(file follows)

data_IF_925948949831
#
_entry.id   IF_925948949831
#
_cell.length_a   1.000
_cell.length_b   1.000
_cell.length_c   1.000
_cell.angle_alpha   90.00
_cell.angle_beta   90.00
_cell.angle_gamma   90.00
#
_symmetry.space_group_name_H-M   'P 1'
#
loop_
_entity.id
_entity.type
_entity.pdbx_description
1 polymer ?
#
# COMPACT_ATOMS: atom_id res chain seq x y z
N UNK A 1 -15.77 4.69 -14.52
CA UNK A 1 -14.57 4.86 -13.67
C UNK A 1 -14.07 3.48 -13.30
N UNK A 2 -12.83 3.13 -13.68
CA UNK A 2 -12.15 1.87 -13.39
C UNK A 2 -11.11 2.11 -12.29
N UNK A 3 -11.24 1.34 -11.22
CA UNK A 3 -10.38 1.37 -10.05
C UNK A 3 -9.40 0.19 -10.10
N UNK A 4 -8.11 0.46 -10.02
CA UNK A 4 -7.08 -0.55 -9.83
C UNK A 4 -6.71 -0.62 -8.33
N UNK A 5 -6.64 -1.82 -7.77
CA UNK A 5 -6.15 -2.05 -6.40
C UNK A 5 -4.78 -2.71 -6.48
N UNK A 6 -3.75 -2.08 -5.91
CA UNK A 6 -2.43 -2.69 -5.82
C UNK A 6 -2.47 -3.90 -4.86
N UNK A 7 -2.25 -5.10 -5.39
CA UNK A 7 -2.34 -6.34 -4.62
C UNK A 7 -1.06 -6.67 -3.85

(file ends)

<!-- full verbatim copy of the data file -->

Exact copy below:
data_IF_925948949831
#
_entry.id   IF_925948949831
#
_cell.length_a   1.000
_cell.length_b   1.000
_cell.length_c   1.000
_cell.angle_alpha   90.00
_cell.angle_beta   90.00
_cell.angle_gamma   90.00
#
_symmetry.space_group_name_H-M   'P 1'
#
loop_
_entity.id
_entity.type
_entity.pdbx_description
1 polymer ?
#
# COMPACT_ATOMS: atom_id res chain seq x y z
N UNK A 1 -15.77 4.69 -14.52
CA UNK A 1 -14.57 4.86 -13.67
C UNK A 1 -14.07 3.48 -13.30
N UNK A 2 -12.83 3.13 -13.68
CA UNK A 2 -12.15 1.87 -13.39
C UNK A 2 -11.11 2.11 -12.29
N UNK A 3 -11.24 1.34 -11.22
CA UNK A 3 -10.38 1.37 -10.05
C UNK A 3 -9.40 0.19 -10.10
N UNK A 4 -8.11 0.46 -10.02
CA UNK A 4 -7.08 -0.55 -9.83
C UNK A 4 -6.71 -0.62 -8.33
N UNK A 5 -6.64 -1.82 -7.77
CA UNK A 5 -6.15 -2.05 -6.40
C UNK A 5 -4.78 -2.71 -6.48
N UNK A 6 -3.75 -2.08 -5.91
CA UNK A 6 -2.43 -2.69 -5.82
C UNK A 6 -2.47 -3.90 -4.86
N UNK A 7 -2.25 -5.10 -5.39
CA UNK A 7 -2.34 -6.34 -4.62
C UNK A 7 -1.06 -6.67 -3.85